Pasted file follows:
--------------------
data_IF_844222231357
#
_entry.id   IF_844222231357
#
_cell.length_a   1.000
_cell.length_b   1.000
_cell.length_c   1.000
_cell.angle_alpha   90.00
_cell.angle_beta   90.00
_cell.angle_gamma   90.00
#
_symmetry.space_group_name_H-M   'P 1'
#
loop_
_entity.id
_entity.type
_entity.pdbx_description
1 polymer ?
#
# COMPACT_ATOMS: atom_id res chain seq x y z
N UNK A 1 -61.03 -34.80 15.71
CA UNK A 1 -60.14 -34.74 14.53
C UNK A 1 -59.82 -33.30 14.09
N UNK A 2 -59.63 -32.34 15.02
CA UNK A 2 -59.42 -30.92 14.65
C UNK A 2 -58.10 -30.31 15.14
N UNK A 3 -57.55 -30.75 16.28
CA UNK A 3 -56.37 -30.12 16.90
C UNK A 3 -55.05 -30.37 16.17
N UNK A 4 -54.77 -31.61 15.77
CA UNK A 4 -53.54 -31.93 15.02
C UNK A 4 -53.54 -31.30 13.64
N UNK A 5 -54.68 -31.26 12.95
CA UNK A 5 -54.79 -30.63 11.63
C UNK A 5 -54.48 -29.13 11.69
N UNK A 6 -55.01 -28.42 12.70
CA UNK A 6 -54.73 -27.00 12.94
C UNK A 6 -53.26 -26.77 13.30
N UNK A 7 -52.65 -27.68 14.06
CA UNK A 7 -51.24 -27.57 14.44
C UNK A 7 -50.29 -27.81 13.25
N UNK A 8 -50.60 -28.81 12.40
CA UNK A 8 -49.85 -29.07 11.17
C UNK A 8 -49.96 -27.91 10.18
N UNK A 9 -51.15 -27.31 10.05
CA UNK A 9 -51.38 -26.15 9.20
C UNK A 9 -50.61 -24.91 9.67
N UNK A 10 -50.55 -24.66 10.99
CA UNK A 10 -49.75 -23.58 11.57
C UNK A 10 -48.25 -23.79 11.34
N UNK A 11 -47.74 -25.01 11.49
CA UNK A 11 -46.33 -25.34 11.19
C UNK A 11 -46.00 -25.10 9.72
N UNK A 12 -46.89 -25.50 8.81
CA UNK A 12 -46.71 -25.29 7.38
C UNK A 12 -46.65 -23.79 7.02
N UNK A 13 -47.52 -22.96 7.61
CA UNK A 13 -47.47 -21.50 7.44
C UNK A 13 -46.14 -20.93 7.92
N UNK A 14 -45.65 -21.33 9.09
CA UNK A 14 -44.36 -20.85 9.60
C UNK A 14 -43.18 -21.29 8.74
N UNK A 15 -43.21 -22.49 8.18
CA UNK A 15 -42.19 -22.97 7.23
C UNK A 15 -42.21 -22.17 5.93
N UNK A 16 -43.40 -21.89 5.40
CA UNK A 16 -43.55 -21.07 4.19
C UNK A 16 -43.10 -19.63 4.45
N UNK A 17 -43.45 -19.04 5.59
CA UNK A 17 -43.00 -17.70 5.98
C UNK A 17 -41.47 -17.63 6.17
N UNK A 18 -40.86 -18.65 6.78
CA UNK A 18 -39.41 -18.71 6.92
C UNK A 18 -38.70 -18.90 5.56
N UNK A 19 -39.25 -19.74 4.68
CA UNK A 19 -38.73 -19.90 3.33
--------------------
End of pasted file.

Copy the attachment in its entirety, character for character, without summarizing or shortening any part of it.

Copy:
data_IF_844222231357
#
_entry.id   IF_844222231357
#
_cell.length_a   1.000
_cell.length_b   1.000
_cell.length_c   1.000
_cell.angle_alpha   90.00
_cell.angle_beta   90.00
_cell.angle_gamma   90.00
#
_symmetry.space_group_name_H-M   'P 1'
#
loop_
_entity.id
_entity.type
_entity.pdbx_description
1 polymer ?
#
# COMPACT_ATOMS: atom_id res chain seq x y z
N UNK A 1 -61.03 -34.80 15.71
CA UNK A 1 -60.14 -34.74 14.53
C UNK A 1 -59.82 -33.30 14.09
N UNK A 2 -59.63 -32.34 15.02
CA UNK A 2 -59.42 -30.92 14.65
C UNK A 2 -58.10 -30.31 15.14
N UNK A 3 -57.55 -30.75 16.28
CA UNK A 3 -56.37 -30.12 16.90
C UNK A 3 -55.05 -30.37 16.17
N UNK A 4 -54.77 -31.61 15.77
CA UNK A 4 -53.54 -31.93 15.02
C UNK A 4 -53.54 -31.30 13.64
N UNK A 5 -54.68 -31.26 12.95
CA UNK A 5 -54.79 -30.63 11.63
C UNK A 5 -54.48 -29.13 11.69
N UNK A 6 -55.01 -28.42 12.70
CA UNK A 6 -54.73 -27.00 12.94
C UNK A 6 -53.26 -26.77 13.30
N UNK A 7 -52.65 -27.68 14.06
CA UNK A 7 -51.24 -27.57 14.44
C UNK A 7 -50.29 -27.81 13.25
N UNK A 8 -50.60 -28.81 12.40
CA UNK A 8 -49.85 -29.07 11.17
C UNK A 8 -49.96 -27.91 10.18
N UNK A 9 -51.15 -27.31 10.05
CA UNK A 9 -51.38 -26.15 9.20
C UNK A 9 -50.61 -24.91 9.67
N UNK A 10 -50.55 -24.66 10.99
CA UNK A 10 -49.75 -23.58 11.57
C UNK A 10 -48.25 -23.79 11.34
N UNK A 11 -47.74 -25.01 11.49
CA UNK A 11 -46.33 -25.34 11.19
C UNK A 11 -46.00 -25.10 9.72
N UNK A 12 -46.89 -25.50 8.81
CA UNK A 12 -46.71 -25.29 7.38
C UNK A 12 -46.65 -23.79 7.02
N UNK A 13 -47.52 -22.96 7.61
CA UNK A 13 -47.47 -21.50 7.44
C UNK A 13 -46.14 -20.93 7.92
N UNK A 14 -45.65 -21.33 9.09
CA UNK A 14 -44.36 -20.85 9.60
C UNK A 14 -43.18 -21.29 8.74
N UNK A 15 -43.21 -22.49 8.18
CA UNK A 15 -42.19 -22.97 7.23
C UNK A 15 -42.21 -22.17 5.93
N UNK A 16 -43.40 -21.89 5.40
CA UNK A 16 -43.55 -21.07 4.19
C UNK A 16 -43.10 -19.63 4.45
N UNK A 17 -43.45 -19.04 5.59
CA UNK A 17 -43.00 -17.70 5.98
C UNK A 17 -41.47 -17.63 6.17
N UNK A 18 -40.86 -18.65 6.78
CA UNK A 18 -39.41 -18.71 6.92
C UNK A 18 -38.70 -18.90 5.56
N UNK A 19 -39.25 -19.74 4.68
CA UNK A 19 -38.73 -19.90 3.33